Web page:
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You Have to Fight Scale with Scale

October 11th, 2018   ||    by Rick Howe

The other day I sounded off on LinkedIn about some of my key findings from the TVB Forward conference in New York on Sept. 27.

I was there as a guest of Videa, and my eyes were opened about the large-scale trends in the local broadcast television ecosystem.

I am, admittedly, a fan of scale – boxcar distribution and viewership numbers. My personal definition of “boxcar” numbers is simple: line up a bunch of zeros (like boxcars on a railroad track). Add one zero to a cluster of five, and you’ve gone from hundreds of thousands to millions. Not bad. But add another zero and you are in the tens of millions. One more and you are at least at one hundred million.

Like it or not, those are the kinds of numbers the industry needs to thrive (some would say to survive).

At the start of the conference, Fox Television Stations CEO (Broadcasting and Cable’s “Broadcaster of the Year”) made his opinion very clear: “The best thing for the industry and for all of us in the industry is the full relaxation of ownership standards.” In addition, he said it’s the best thing for employees and consumers; “arguments to the contrary are defensive, self-serving, misinformation or a combination thereof.”

The discussion about political advertising suggested both the critical sources of advertising funding (and some of the inequities therein), along with the opportunities right now for the midterm elections:

  • Brad Perseke, Partner at GMMB pointed out, “In North Carolina, the competing Super PACs had 80% of the advertising voice; the candidates only had 20%. That’s not right, but that’s the way it is.”
  • And just a few minutes after that, USA Today reporter Fredreka Schouten noted, “We have to remember it’s not always about the money in elections; candidates matter!”
  • And just to give the television industry some perspective, Nexstar Media Group EVP and CFO Tom Carter said, “Politicians are price insensitive when it comes to TV ads.”  And just to whet the investors’ appetites, he pointed out “At Nexstar we throw of 20% free cash flow from every dollar – that’s huge!”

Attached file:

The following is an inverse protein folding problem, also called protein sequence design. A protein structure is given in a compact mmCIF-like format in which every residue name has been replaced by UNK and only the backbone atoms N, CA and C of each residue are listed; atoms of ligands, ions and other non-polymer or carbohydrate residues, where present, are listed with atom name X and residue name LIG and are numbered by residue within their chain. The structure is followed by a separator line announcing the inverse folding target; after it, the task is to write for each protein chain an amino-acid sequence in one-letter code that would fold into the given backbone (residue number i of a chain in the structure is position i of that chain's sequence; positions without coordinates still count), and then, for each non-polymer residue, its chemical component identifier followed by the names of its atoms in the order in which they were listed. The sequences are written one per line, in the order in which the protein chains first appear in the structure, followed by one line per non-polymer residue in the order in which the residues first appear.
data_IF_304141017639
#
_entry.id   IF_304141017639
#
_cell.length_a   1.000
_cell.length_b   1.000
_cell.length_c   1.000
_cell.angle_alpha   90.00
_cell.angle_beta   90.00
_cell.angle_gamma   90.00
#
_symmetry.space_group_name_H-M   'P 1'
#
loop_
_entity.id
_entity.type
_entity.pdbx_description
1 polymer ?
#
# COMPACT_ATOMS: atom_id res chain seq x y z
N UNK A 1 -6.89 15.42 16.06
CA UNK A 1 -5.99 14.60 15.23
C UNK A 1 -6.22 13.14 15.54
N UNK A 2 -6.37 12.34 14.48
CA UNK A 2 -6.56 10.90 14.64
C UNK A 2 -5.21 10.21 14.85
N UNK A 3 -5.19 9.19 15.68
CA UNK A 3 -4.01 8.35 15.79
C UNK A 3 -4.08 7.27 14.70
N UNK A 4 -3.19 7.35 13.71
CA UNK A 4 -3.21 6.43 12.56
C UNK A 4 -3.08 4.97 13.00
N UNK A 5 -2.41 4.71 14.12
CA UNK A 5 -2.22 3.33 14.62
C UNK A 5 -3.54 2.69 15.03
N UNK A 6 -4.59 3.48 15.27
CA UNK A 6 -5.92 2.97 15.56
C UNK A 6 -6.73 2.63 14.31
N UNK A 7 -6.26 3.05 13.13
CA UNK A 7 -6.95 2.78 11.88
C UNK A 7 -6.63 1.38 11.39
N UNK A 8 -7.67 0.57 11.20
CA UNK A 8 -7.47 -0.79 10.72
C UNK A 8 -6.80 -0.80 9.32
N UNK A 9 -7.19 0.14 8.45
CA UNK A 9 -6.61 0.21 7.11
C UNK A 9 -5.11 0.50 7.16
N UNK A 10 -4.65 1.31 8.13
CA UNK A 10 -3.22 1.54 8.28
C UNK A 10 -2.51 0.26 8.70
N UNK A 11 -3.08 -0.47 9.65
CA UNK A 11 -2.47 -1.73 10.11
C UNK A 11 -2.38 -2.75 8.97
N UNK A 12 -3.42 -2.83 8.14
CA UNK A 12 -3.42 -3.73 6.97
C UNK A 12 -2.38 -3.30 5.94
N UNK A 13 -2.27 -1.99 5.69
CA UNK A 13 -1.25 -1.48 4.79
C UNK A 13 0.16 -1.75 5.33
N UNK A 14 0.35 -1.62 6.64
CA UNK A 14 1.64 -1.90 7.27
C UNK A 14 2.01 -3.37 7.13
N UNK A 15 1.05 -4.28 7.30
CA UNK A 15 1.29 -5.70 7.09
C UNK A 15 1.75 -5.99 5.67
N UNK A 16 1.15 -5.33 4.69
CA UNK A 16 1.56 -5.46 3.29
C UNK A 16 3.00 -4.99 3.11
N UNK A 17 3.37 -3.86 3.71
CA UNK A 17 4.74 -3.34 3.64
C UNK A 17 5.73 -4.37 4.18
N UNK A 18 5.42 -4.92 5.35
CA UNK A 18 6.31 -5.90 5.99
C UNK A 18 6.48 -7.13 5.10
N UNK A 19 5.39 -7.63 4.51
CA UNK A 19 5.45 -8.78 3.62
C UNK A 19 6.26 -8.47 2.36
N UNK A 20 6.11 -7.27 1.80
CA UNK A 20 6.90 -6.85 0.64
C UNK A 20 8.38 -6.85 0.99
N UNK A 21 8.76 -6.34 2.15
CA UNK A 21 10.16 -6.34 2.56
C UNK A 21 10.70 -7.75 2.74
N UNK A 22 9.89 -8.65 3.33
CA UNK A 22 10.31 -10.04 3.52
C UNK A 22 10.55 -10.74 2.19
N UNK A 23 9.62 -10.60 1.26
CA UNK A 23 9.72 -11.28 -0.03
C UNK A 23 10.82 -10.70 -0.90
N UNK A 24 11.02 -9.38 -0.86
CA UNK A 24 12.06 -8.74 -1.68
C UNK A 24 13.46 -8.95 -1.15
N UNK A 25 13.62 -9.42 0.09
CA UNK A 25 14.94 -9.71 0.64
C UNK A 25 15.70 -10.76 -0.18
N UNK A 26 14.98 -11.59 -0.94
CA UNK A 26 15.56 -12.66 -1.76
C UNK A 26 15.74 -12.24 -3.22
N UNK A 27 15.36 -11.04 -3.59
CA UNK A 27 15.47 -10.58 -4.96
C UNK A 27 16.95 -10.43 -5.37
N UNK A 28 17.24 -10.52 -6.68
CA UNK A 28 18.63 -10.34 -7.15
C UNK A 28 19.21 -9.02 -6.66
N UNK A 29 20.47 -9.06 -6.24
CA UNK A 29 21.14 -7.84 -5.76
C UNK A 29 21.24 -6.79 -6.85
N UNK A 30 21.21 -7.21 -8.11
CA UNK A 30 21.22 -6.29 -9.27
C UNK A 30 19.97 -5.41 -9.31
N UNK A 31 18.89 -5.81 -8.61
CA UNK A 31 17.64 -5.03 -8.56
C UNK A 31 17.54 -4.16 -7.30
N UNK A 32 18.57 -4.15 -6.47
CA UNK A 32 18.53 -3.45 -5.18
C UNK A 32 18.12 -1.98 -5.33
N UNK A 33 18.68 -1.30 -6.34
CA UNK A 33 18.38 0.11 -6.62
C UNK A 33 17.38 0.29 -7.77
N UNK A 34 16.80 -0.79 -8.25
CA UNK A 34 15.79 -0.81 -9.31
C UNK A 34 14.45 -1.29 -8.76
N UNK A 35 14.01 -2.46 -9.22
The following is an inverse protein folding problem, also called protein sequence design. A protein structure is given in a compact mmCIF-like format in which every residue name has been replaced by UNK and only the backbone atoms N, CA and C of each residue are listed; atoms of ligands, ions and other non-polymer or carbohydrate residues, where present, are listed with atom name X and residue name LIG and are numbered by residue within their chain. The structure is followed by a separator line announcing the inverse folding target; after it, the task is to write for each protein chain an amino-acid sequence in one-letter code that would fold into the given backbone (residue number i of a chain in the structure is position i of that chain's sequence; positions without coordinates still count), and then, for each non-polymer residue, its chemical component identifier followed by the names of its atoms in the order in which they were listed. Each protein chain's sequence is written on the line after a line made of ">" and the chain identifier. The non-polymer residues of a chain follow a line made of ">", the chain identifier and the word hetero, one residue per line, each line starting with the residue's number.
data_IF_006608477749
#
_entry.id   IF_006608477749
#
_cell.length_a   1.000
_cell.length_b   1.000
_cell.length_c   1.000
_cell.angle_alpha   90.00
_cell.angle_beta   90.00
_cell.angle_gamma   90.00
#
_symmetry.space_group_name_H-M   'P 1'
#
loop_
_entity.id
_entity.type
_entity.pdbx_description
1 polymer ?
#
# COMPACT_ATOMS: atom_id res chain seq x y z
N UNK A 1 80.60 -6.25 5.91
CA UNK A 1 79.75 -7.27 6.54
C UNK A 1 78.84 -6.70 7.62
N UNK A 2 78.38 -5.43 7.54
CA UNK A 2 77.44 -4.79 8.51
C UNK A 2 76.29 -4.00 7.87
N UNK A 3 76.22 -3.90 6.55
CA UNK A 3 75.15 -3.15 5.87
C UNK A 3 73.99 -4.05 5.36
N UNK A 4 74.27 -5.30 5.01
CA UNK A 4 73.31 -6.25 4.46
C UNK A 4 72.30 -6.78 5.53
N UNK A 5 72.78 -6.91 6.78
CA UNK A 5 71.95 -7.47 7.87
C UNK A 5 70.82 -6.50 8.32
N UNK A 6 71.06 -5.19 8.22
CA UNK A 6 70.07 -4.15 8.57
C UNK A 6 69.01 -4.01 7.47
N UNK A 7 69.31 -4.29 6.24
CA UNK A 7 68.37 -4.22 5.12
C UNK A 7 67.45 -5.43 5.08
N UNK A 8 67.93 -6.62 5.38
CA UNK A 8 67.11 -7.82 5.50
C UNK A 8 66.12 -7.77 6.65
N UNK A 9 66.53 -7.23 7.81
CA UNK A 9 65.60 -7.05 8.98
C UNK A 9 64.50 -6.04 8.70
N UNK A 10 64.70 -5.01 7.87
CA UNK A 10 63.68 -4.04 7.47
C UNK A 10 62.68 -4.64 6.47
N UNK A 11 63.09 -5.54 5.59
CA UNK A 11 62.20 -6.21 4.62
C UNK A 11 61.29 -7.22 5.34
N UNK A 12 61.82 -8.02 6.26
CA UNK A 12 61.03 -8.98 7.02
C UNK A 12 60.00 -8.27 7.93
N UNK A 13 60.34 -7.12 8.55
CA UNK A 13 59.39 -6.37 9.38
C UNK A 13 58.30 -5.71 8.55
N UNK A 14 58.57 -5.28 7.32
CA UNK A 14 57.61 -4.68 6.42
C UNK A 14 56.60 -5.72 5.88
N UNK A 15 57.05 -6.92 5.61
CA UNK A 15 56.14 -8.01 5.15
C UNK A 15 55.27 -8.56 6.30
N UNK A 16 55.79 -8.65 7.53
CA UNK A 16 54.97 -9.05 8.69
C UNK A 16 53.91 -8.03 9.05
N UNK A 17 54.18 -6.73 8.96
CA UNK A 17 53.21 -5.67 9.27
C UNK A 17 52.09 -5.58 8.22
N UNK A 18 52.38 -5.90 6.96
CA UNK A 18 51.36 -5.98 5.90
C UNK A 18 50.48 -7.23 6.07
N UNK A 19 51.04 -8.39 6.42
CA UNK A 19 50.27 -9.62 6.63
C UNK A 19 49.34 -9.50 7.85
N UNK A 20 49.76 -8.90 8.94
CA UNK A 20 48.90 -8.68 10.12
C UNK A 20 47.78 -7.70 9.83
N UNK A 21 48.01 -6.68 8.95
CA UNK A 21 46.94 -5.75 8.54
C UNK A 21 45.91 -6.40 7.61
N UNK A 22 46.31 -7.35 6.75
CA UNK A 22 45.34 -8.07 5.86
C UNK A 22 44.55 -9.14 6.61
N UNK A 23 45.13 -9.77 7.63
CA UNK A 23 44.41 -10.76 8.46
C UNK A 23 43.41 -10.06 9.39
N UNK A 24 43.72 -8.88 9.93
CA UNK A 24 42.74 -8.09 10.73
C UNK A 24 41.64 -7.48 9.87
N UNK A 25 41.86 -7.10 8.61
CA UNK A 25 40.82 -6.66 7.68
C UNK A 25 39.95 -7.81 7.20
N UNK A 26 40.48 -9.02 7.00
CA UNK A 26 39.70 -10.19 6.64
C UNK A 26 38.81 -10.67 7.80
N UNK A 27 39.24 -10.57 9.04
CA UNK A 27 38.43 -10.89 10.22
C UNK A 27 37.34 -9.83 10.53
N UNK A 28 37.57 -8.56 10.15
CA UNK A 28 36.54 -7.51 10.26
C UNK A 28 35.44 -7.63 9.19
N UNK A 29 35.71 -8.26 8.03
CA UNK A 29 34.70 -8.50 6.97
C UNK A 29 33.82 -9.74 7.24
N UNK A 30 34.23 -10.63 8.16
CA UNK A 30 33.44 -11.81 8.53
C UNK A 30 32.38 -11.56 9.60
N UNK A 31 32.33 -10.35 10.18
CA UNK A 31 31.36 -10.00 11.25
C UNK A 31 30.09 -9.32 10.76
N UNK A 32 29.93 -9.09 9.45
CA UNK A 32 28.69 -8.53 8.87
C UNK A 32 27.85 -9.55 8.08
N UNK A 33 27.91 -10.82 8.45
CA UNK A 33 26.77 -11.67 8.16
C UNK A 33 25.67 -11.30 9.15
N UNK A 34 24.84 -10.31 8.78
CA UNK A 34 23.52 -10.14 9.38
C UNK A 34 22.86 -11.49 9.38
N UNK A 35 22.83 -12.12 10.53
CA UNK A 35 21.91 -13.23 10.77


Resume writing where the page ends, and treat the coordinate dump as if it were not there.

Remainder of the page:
Last month I published a post here on MediaWave revealing my respect for the traditional relationship between broadcast television networks and their local affiliate stations. But now we see that relationship could be in jeopardy.

We know that at least one major broadcast network has introduced a direct-to-consumer subscription service: CBS All Access. In that case, CBS goes to great lengths to include and integrate their local broadcast affiliates. Case in point, as a DIRECTV subscriber my service goes out with just a hint of rain. But I can always fire up CBS All Access to watch my local CBS affiliate live.

When I interviewed PBS Chief Operating Officer Jonathan Barzilay last December at TVOT New York, he was careful to emphasize how their PBS Passport service supports local PBS broadcasters. PBS Passport is a member benefit from participating PBS stations that gives donors and supporters extended access to an on-demand library of PBS programming online.

Disney’s own “Netflix Fighter” OTT service has unknown support for local ABC broadcasters, and NBC (Comcast) plans remain a mystery.

But at TVB Forward it became clear that “New Fox” (who by the way has named former White House Communications Director Hope Hicks as Chief Communications Officer), intends to move its broadcast network to include more live sports, to the point that at least one media analyst worries about the future of the network and its local affiliates.

At the TVB Forward conference, Michael Nathanson, Partner and Senior Research Analyst for Moffett Nathanson Research, said “I’m concerned that the move by Fox to go toward more of a national sports play. At some point will the network just say ‘you know what? We realize the value of local is local, but we’ll fill in the rest of the country with a national feed. We’re going to go with the nuclear options.'”

In that same investor’s panel, Nexstar’s Tom Carter reiterated, “The local broadcast business model is underappreciated.”  Broadcast groups have low capex and throw off the above-mentioned 20% free cash flow.

In the face of competition from digital players (Facebook, Google, Amazon et al) and unprecedented competition from their own “home” networks, local broadcasters may find they have extra incentive to up their technology game and look to automated platforms to deliver scale and audience reach. There are many solutions and resources out there for local broadcast to not merely survive, but thrive. In the end, you have to  fight scale with scale.


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